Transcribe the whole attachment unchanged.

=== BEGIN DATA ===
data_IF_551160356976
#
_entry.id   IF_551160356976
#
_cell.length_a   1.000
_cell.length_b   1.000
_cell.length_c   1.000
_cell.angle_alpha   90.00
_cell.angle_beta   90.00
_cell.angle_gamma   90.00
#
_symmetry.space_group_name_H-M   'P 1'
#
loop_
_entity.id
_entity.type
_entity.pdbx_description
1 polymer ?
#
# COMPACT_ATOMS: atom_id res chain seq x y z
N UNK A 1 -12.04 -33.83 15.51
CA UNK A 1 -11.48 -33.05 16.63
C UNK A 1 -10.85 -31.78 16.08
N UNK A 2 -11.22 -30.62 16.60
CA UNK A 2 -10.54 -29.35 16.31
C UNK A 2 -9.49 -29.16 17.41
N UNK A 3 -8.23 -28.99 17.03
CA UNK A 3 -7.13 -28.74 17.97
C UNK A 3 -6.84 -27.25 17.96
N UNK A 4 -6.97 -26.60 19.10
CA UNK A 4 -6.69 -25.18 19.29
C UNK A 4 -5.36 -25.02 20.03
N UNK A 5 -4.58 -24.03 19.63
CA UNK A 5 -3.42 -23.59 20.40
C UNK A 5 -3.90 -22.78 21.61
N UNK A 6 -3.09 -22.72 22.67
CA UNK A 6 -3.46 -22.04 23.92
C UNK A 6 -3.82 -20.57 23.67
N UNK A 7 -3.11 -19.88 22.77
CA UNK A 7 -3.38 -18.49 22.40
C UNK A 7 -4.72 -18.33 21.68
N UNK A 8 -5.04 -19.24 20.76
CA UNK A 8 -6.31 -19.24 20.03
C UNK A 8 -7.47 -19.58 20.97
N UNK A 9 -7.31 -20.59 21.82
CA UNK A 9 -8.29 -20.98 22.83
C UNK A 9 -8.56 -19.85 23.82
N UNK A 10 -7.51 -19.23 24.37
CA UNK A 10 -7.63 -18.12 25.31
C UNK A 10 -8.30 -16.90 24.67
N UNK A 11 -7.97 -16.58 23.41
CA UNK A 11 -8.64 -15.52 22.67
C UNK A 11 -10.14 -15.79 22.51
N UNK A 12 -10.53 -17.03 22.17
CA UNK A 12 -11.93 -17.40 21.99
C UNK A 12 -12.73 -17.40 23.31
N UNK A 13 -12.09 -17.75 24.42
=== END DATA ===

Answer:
data_IF_551160356976
#
_entry.id   IF_551160356976
#
_cell.length_a   1.000
_cell.length_b   1.000
_cell.length_c   1.000
_cell.angle_alpha   90.00
_cell.angle_beta   90.00
_cell.angle_gamma   90.00
#
_symmetry.space_group_name_H-M   'P 1'
#
loop_
_entity.id
_entity.type
_entity.pdbx_description
1 polymer ?
#
# COMPACT_ATOMS: atom_id res chain seq x y z
N UNK A 1 -12.04 -33.83 15.51
CA UNK A 1 -11.48 -33.05 16.63
C UNK A 1 -10.85 -31.78 16.08
N UNK A 2 -11.22 -30.62 16.60
CA UNK A 2 -10.54 -29.35 16.31
C UNK A 2 -9.49 -29.16 17.41
N UNK A 3 -8.23 -28.99 17.03
CA UNK A 3 -7.13 -28.74 17.97
C UNK A 3 -6.84 -27.25 17.96
N UNK A 4 -6.97 -26.60 19.10
CA UNK A 4 -6.69 -25.18 19.29
C UNK A 4 -5.36 -25.02 20.03
N UNK A 5 -4.58 -24.03 19.63
CA UNK A 5 -3.42 -23.59 20.40
C UNK A 5 -3.90 -22.78 21.61
N UNK A 6 -3.09 -22.72 22.67
CA UNK A 6 -3.46 -22.04 23.92
C UNK A 6 -3.82 -20.57 23.67
N UNK A 7 -3.11 -19.88 22.77
CA UNK A 7 -3.38 -18.49 22.40
C UNK A 7 -4.72 -18.33 21.68
N UNK A 8 -5.04 -19.24 20.76
CA UNK A 8 -6.31 -19.24 20.03
C UNK A 8 -7.47 -19.58 20.97
N UNK A 9 -7.31 -20.59 21.82
CA UNK A 9 -8.29 -20.98 22.83
C UNK A 9 -8.56 -19.85 23.82
N UNK A 10 -7.51 -19.23 24.37
CA UNK A 10 -7.63 -18.12 25.31
C UNK A 10 -8.30 -16.90 24.67
N UNK A 11 -7.97 -16.58 23.41
CA UNK A 11 -8.64 -15.52 22.67
C UNK A 11 -10.14 -15.79 22.51
N UNK A 12 -10.53 -17.03 22.17
CA UNK A 12 -11.93 -17.40 21.99
C UNK A 12 -12.73 -17.40 23.31
N UNK A 13 -12.09 -17.75 24.42